You may wonder how I can say that these burdens should be expressed in private, and then say that all gifts of the spirit should benefit others, not self. My answer is that carrying a burden for someone else is about them, not about self. It is weighty work to carry such a burden. It drives us to pray to God for that person. It causes us to look for opportunities to minister to them. Indeed, such burdens end up being for the good of others, even though they start out as a private ministry that no one else knows about.

1 Corinthians 14:5


Moreover, I desire that all of you speak in [unknown] tongues,

Go to footnote number

but rather [I desire]

Go to footnote number

that you should prophecy; and greater is the one who prophesies

Go to footnote number

than the one who speaks in [unknown] tongues, unless he were to interpret, so that the church might fully receive

Go to footnote number

edification.  (See Comments below.)


Furthermore, my sincere desire is that all of you would pray in the language of groans and tears the way I do; but even more than that, I would love to hear all you speak God-given instructions and exhortations to each other. The one who gives such spiritual admonition has a greater impact on the congregation than the one who speaks unintelligible utterances in the presence of everyone at the meeting. The only way the impact of the one who speaks with unintelligible utterances can be brought up to the same level of benefit to the congregation as the one who gives spiritual exhortation is if he also could share the meaning of the message the way Peter did at Pentecost. But that same person being chosen is unlikely.   (See Comments below.)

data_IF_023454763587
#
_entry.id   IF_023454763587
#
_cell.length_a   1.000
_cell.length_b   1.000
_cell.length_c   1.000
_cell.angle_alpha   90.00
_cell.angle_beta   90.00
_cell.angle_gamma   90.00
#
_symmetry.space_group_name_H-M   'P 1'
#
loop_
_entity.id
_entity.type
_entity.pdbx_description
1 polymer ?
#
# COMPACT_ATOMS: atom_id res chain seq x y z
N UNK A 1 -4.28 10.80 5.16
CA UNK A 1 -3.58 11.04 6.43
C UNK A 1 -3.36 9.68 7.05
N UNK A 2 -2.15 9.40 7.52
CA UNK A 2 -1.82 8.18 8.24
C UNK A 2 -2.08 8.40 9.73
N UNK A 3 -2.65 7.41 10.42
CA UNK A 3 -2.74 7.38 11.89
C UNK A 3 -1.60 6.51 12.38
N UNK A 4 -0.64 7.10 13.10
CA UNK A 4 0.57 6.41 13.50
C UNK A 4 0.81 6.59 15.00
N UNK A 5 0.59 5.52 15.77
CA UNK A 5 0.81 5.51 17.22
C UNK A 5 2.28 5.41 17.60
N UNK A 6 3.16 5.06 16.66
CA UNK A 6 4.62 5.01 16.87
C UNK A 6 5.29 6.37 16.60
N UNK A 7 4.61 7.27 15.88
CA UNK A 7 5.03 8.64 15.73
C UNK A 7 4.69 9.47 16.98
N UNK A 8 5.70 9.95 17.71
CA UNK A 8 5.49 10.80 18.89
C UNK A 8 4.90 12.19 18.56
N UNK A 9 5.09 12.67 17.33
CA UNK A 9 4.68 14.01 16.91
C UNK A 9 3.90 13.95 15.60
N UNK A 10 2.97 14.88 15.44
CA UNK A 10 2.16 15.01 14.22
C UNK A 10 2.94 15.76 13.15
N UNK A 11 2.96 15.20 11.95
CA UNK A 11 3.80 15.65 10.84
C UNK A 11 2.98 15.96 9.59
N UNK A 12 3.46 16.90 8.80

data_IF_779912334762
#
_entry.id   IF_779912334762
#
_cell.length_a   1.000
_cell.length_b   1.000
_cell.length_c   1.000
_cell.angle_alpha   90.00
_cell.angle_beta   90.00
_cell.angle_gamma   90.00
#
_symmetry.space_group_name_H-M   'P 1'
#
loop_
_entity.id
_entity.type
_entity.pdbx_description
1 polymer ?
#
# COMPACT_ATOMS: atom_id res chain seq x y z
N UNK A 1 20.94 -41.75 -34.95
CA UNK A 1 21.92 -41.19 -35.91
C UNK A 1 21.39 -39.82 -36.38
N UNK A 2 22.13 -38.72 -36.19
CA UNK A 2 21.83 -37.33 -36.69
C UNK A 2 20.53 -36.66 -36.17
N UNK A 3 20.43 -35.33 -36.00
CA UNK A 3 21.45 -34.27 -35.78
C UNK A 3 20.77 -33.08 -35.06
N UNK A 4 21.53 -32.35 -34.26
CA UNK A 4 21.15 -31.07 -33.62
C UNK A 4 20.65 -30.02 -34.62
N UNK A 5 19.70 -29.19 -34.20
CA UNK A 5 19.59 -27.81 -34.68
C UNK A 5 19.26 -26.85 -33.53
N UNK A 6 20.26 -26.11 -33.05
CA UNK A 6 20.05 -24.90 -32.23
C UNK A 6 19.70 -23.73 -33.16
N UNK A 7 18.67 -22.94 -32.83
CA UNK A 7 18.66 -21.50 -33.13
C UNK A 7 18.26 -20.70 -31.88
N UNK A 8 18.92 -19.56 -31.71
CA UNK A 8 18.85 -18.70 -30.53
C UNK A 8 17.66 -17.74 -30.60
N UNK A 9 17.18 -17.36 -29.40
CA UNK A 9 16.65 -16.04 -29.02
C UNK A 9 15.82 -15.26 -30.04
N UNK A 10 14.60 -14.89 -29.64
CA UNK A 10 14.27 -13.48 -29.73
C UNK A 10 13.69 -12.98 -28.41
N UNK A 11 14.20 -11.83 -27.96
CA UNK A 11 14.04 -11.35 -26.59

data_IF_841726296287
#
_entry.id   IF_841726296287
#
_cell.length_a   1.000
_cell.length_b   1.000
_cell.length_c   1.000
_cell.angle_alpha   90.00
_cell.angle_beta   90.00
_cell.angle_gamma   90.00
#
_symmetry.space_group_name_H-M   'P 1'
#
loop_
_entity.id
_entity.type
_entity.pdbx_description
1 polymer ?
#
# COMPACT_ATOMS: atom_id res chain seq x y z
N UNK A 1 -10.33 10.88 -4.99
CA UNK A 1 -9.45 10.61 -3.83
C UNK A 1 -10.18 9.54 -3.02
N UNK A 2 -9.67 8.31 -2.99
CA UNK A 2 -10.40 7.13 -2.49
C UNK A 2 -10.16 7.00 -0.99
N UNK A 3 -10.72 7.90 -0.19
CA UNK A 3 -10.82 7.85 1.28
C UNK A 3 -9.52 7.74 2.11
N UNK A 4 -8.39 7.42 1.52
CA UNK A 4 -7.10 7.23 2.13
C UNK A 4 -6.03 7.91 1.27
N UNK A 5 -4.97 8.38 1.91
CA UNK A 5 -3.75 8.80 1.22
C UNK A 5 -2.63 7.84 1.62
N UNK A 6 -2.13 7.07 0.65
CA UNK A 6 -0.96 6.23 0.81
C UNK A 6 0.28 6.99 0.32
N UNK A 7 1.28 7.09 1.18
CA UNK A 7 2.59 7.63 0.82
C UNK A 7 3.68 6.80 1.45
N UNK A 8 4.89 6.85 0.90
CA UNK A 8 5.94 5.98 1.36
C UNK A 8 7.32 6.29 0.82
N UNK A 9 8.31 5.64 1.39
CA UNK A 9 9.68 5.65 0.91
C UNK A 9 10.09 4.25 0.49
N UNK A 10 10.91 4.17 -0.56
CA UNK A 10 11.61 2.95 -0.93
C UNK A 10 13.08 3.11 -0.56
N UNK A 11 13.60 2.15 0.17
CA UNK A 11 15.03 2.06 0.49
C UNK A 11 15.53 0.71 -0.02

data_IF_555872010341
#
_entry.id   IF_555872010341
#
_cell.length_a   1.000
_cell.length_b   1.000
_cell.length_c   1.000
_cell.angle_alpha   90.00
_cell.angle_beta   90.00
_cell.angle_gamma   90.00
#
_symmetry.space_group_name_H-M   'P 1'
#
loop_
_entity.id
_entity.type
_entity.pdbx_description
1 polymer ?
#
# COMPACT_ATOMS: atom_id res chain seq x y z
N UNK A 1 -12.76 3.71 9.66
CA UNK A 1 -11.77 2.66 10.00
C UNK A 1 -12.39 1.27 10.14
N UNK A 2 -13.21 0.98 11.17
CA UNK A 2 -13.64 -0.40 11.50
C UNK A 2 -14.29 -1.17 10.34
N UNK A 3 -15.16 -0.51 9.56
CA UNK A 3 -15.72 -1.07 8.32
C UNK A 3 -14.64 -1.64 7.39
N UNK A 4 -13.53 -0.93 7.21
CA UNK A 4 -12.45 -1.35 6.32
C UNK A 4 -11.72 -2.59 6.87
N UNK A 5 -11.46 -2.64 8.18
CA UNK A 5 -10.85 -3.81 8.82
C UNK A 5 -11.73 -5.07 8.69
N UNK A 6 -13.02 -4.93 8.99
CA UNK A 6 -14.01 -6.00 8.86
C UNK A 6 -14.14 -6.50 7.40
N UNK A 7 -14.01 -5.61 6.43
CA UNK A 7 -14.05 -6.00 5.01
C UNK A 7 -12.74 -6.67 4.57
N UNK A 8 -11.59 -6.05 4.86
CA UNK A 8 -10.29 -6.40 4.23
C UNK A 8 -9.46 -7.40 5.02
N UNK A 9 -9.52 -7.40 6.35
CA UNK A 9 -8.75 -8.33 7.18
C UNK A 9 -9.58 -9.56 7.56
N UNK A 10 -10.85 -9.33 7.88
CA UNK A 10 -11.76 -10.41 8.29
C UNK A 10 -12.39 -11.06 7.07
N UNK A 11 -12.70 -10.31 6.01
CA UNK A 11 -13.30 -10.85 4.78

The key to understanding this verse is that it is a comparison of two people, and their gifts. That is why Paul says “unless he were to interpret” even though this would be highly unexpected. But if Paul brought in another person at this point, he would ruin his comparison of two people. But either way, whether by needing to bring in another person, or by stating something that is unlikely, he is powerfully communicating that tongues do not make someone “great,” i.e. greatly beneficial to the congregation.

How likely is it that the same person speak in tongues and also share the interpretation?

It appears from I Corinthians 12:28-30 that we should expect a different person to be given the gift of interpretation, not the same person who has been given the gift of public tongues. God likes to spread His gifts around to lots of different people.